Saturday, November 18, 2017

Dream It. Do It.

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by Michelle Sutton-Kerchner

Seventy years old and climbing Mt. Kilimanjaro? You bet! Here’s how she did it …

Member Susan always enjoyed climbing and hiking. Her life in Colorado provided many opportunities. Although not highly technical climbs, she loved the thrill of reaching the peak.

Friends inspired Susan to consider climbing Mt. Kilimanjaro. Over 19,000 feet, it is the tallest peak in Africa. This climb became Susan’s dream.

What It Takes

After digesting the awe of this feat, we immediately wonder: How can it be done? One does not set out to climb such a force of nature and expect to return by dinner. Rather, such an event is demanding, time consuming, and life-changing. It requires extensive planning and training.

Prior to this climb, Susan worked with a trainer for overall fitness. She became a member when the Center opened. A psychologist, Susan spends much of her work day seated. She wanted to increase her daily movement, improve her balance, and strength train for stronger muscles and bones. Her initial goal was to improve her fitness level and health as she aged.

Susan and Personal Trainer Lou.

Tackling Mt. Kilimanjaro became her new goal. She needed someone to challenge her workouts. For two years, she worked with Personal Trainer Lou. They tackled all aspects of fitness, including endurance, cardio, and strength training. They developed strategies. Susan even worked out with a weighted backpack.

“Adding that focus [Mt. Kilimanjaro] to my training was extremely helpful. During the six months approaching the climb, my workouts were very specifically targeted. Training became even more meaningful once I had this purpose,” shares Susan.

Thanks to this dedicated training, Susan felt very prepared. Confident and worry-free, she could enjoy the climb as what she calls a “life-enhancing experience.”

The Climb Itself

Aside from training, hikes and climbs of this magnitude usually require an accredited professional organization to help with the journey. They do essential research to assure the safest, most prepared experience possible. During the trip, they provide support, helping with everything from medical needs to trail navigation.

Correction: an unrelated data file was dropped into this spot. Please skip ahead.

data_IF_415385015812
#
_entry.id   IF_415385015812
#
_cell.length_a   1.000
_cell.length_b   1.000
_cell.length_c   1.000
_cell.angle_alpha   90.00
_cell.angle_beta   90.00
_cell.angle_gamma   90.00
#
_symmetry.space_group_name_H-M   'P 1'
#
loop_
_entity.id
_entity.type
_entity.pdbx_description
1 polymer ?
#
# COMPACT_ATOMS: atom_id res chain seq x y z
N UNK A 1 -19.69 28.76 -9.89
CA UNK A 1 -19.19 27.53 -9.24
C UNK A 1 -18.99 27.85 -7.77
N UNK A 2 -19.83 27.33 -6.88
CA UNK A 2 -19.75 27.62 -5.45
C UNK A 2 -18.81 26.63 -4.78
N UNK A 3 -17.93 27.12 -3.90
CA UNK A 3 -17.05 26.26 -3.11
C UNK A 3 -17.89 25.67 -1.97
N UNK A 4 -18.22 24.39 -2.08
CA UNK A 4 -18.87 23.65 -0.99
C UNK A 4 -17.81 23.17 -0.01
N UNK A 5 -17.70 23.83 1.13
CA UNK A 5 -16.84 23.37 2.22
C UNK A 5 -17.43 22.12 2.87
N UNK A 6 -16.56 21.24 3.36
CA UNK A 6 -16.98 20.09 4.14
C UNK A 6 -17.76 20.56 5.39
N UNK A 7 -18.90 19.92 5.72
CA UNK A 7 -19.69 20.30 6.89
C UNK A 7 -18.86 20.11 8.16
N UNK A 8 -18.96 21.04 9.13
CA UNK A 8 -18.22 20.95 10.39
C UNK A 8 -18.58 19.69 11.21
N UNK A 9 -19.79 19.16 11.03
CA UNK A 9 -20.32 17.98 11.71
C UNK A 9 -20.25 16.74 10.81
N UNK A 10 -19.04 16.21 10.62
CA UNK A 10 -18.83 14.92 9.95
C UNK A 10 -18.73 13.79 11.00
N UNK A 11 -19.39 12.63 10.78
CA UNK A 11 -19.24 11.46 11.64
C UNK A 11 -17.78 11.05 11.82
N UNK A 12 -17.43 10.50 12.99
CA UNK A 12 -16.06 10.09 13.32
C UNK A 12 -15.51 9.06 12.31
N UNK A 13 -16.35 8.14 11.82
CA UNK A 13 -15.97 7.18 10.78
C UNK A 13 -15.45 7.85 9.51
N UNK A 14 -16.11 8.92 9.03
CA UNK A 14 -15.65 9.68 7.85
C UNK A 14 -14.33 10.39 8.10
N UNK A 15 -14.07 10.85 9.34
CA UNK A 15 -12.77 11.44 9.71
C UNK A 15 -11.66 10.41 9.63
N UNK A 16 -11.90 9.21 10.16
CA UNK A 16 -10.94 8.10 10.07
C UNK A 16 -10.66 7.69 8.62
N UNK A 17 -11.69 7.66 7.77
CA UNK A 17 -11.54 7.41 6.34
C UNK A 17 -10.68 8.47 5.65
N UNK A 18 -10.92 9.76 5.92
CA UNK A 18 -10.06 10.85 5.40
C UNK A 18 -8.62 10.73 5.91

Susan (left) & Theresa. Strong women, growing stronger.

Susan made the climb with four younger climbers, including her sister-in-law (Theresa) and a dear friend. The five were joined by 26 staff members from the organization! This professional team helped carry gear, set up camp (including a pop-up shower), and monitor health status. A trained medic was among them to check their lungs twice daily for signs of pulmonary edema. This life-threatening condition can occur at high altitudes.

The climb.
Susan (center) surrounded by Mark and Theresa.

“At high altitudes, breathing is the struggle,” informs Susan. This is one aspect of the climb that cannot be simulated during training. The ability to compensate for changing oxygen levels varies by individual. Unlike leg muscles or core work, it is not something you can strengthen. Even Susan required a brief dose of oxygen to combat dizziness before their descent. She assures us she still felt strong.

Susan felt this strain near the summit. “It was an effort to breathe as I approached the peak, where there was little oxygen. But, I never felt like I would not make it to the top.” 

On the last day, Susan admits promising her body she would never tackle Mt. Kilimanjaro again. However, upon checking this off her bucket list, she is now ready to repeat the climb using a new trail to the top. Susan also is considering Mt. Fuji in the fall. And, why not! She had the strength and endurance needed for 11 days on Mt. Kilimanjaro. And, she notes, she reached the summit with “energy to spare.”

Advice from Dr. Susan, PhD

A workout with a view.

In addition to realizing her own dreams, Susan’s profession qualifies her to share strategies for achieving big goals.

  • Determine the reason for your goal. Why is this your dream? Sit quietly and analyze what this is about for you.
  • Research the steps required. Talk with others who have succeeded. Once you reduce fear of the unknown, you can focus on the adventure of the experience.
  • What does your body and mind need to do? Train for it. Trainer Lou customized a fitness program to accommodate Susan and her specific goal. His motivation and support also went a long way up that mountain.
  • View life as an adventure. There is always excitement to be accomplished, at any age.

Perhaps Susan’s best shared wisdom after this arduous thrill of a lifetime: Focus on the journey to assure the destination is magical.

 

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